Each core integrates a specialized tensor unit as well to maximize performance/watt. It supports Int8 and FP16 MAC operations. Each tensor unit is capable of up to 8K Int8 MACs/clock and up to 4K FP16 MAC/clock. With 16 cores on each SoC, you’re looking at a pretty sizable compute power – 128 KMAC/cycle (Int8) and 64 KMAC/cycle (FP16). Qualcomm advertises its chip as capable of up to 400 TOPs (Int8) and 200 TFLOPS (FP16). If we assume that number is derived solely from the tensor unit, it means that the AI 100 supports frequencies of up to around 1.5 GHz.
All sixteen cores are interconnected with a number of NoCs. If we use our 1.5 GHz peak frequency estimate again, it appears that the NoC is 1024-bit wide, yielding a bandwidth of 192 GB/s (Qualcomm claimed the inter-AI Core NoC had a bandwidth of 186 GB/s).
At Hot Chips 33, Qualcomm presented some power efficiency numbers at three different power levels for edge through the data center. The performance claims are not based on a certain model but rather based on an Int8 3×3 convolution operation with uniformly distributed weights and input action comprising 50% zeros which Qualcomm says is typical for Deep CNN with Relu operators. To that end, Qualcomm says the AI 100 can achieve up to ~150 TOPs at ~12 W at over 12 TOPS/W in edge cases and ~363 TOPs at under 70 W at 5.24 TOPs/W in data center uses. Numbers are at the SoC level.
At Hot Chips 33, Qualcomm presented some additional performance results based on the MLPerf benchmark/datasets.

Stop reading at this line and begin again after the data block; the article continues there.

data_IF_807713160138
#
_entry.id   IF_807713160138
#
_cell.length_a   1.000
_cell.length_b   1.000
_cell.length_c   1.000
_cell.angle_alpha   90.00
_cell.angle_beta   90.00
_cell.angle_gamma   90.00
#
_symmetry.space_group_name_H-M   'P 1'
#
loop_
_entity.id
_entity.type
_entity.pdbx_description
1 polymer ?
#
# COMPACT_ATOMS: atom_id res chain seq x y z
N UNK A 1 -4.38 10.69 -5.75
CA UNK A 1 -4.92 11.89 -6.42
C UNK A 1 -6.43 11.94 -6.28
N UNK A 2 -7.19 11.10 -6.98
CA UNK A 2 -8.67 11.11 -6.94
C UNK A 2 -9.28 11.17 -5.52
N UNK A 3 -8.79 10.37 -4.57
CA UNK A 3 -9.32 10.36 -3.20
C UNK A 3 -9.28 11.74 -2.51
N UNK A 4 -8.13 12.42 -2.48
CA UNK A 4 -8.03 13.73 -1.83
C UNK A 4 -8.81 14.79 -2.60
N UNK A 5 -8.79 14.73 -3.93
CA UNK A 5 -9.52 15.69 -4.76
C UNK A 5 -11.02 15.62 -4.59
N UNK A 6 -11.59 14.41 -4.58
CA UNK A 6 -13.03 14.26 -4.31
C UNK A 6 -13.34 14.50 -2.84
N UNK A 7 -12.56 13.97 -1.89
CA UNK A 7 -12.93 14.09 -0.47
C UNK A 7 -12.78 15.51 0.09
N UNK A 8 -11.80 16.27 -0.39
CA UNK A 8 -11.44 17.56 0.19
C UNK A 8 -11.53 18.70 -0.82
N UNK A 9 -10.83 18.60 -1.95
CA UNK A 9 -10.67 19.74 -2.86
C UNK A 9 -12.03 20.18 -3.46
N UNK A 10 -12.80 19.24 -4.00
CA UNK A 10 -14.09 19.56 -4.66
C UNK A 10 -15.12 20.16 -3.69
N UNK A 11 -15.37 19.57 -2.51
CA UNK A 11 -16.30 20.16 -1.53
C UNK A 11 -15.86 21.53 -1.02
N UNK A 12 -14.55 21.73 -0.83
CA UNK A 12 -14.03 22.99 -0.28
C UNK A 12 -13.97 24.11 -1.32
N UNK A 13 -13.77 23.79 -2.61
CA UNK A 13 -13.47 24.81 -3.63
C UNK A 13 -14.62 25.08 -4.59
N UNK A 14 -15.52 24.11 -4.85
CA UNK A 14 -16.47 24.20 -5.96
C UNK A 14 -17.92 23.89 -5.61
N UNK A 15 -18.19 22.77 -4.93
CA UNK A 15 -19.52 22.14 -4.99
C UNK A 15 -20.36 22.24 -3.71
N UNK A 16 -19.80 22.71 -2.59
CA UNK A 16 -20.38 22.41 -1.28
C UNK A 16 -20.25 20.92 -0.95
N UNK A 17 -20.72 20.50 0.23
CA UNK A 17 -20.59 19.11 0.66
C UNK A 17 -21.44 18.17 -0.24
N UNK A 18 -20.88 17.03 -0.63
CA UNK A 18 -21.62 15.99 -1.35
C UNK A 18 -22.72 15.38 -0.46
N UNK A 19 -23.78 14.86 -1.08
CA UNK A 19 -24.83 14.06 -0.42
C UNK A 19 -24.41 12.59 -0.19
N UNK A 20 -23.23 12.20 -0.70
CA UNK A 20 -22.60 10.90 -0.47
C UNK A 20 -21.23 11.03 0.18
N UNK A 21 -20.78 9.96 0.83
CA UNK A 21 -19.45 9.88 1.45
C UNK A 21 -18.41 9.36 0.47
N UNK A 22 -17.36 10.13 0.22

In April, MLPerf leased v1.0 Inference: Edge results. In the ‘closed division – power’, the AI 100 fared incredibly well against the Nvidia Xavier. For ResNet (Offline), the Xavier achieved ~1100-1400 samples/s at 20-25 W while the AI 100 (using the Dev Kit) scored ~5000-7800 samples/s at 28-36W. Likewise, in image detection, the Xavier achieved ~30 samples/s at ~20W while the AI 100 achieved ~93-160 samples/s at 27-36W. Note that the power is system power for all scores.
Availability and Scalability
Qualcomm started sampling its Cloud AI 100 late last year and is available to lead customers since earlier this year. Qualcomm offers a ‘Cloud Edge AI 100 Development Kit’ which comprises a Snapdragon 865 SoCs along with the Cloud AI 100 Dual M.2e module along with the X55 5G Modem. The development offers 50 TOPs of AI compute at 15 W TDP.
Additionally, Gigabyte also offers an ‘AI-focused’ G292-Z43 2U server with 2 AMD Milan CPUs along with 16 Qualcomm Cloud AI 100 cards for up to 6.4 petaFLOPS (FP16) of compute per server (or 120 petaFLOPS per rack).